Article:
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Take charge of your diabetes

Miami Herald - 11/28/2023

Have you ever thought about the long-term impact of type 2 diabetes on your health? What happens as diabetes progresses? Are you getting the most out of your doctor visits? The answers may be simpler than you think. Dr. Francisco Solis from Optum — Little Havana explains why understanding the long-term effects of diabetes is crucial for your well-being.

Type 2 diabetes is a condition that affects many people, and knowing what it can do over time is very important for managing your health. If blood sugar is poorly managed, over time it can start to affect different parts of your body. Big blood vessels can be affected, which might lead to problems in your heart, brain and legs. At the same time, smaller blood vessels can also be affected, which can lead to vision problems, kidney trouble and nerve pain.

Regular check-ups are key to effective diabetes management

Your doctor can help you keep your blood sugar levels under control by monitoring your A1C levels, which are a measure of your average blood sugar over the past three months. It is also important to have regular tests for your cholesterol, blood pressure and kidney function.

Lifestyle changes can help manage your blood sugar levels

Adopting a healthy, low-sugar, low-carb diet is critical. Regular exercise complements dietary changes, as it aids in effectively utilizing glucose. It is important to remember that sugar is not naturally harmful; however, it becomes problematic when not properly metabolized. This analogy is like maintaining a car — without using it and providing the right fuel, it will eventually break down.

Success stories in diabetes management

Real-life success stories highlight the profound impact of consistent preventive care for patients with diabetes. Consider the case of a 70-year-old Medicare patient, Carol, who received a Type 2 diabetes diagnoses from her primary care physician. Through dedication to daily walks and dietary improvements, she successfully shed excess weight, ultimately avoiding the need for medication. Carol’s commitment to a healthier way of life and proactive health care continues to produce promising outcomes.

Misconceptions about diabetes

Physicians like Dr. Solis at Optum — Little Havana often encounter common misconceptions about diabetes and its long-term effects. Common misconceptions include:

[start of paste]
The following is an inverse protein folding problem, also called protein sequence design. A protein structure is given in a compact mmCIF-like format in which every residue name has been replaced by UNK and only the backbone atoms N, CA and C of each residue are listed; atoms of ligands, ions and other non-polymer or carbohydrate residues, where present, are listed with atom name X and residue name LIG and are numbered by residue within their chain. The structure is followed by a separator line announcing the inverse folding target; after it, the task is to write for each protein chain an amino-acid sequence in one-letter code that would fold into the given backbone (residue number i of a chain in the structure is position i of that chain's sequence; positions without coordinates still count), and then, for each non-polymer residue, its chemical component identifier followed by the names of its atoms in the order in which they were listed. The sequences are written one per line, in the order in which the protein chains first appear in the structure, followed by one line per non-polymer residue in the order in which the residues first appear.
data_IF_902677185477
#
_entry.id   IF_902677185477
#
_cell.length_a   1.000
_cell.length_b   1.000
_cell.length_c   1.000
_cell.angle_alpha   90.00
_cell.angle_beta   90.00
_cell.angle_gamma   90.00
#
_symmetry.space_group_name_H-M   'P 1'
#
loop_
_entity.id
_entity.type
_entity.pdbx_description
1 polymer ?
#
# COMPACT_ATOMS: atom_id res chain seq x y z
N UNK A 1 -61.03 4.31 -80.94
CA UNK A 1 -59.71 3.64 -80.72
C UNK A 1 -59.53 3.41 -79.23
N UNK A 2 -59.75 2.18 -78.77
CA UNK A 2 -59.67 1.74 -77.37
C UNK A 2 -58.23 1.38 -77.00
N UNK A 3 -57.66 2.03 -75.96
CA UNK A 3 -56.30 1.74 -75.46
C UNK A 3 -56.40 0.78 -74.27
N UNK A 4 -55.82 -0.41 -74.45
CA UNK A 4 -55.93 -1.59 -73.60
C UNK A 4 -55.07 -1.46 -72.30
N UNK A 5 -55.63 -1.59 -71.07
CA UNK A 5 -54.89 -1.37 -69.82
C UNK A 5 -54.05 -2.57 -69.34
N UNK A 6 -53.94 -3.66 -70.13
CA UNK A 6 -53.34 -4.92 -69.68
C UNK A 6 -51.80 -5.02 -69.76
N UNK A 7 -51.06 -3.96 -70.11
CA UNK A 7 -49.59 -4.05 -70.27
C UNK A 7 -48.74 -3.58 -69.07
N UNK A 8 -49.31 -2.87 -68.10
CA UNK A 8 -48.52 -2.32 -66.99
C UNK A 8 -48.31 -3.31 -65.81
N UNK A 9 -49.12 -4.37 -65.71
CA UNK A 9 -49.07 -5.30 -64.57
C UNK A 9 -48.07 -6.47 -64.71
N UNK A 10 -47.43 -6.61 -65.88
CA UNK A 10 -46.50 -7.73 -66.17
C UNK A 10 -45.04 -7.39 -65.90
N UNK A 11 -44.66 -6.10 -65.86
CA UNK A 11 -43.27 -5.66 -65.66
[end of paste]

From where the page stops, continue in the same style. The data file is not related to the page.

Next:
While family history can influence diabetes risk, lifestyle choices such as diet and exercise play a significant role in type 2 diabetes, regardless of family background.

Some believe that carrying extra weight is the sole cause of diabetes. However, this is an oversimplification. Some people carry extra weight without developing diabetes, indicating that weight is not the only contributing factor.

Although monitoring sugar intake is important, it is a misconception that consuming sugary foods directly causes diabetes. Genetics and overall dietary habits are key factors in diabetes development.

It is a common mistake to think people with diabetes must completely cut out carbohydrates and sugary foods. In reality, having them in controlled amounts within a balanced diet is key.

Some think it is better to put off starting medication as long as possible. However, this can actually make diabetes worse and harder to manage in the long term. With the right diet, exercise regimen and medication, the goal is not perpetual reliance on medication but rather the possibility of minimizing or even discontinuing it, especially for older adults.

What you can do

By visiting your doctor regularly and prioritizing your health, you can take charge of your diabetes. Early recognition and intervention can prevent complications and promote better overall health for individuals living with diabetes.

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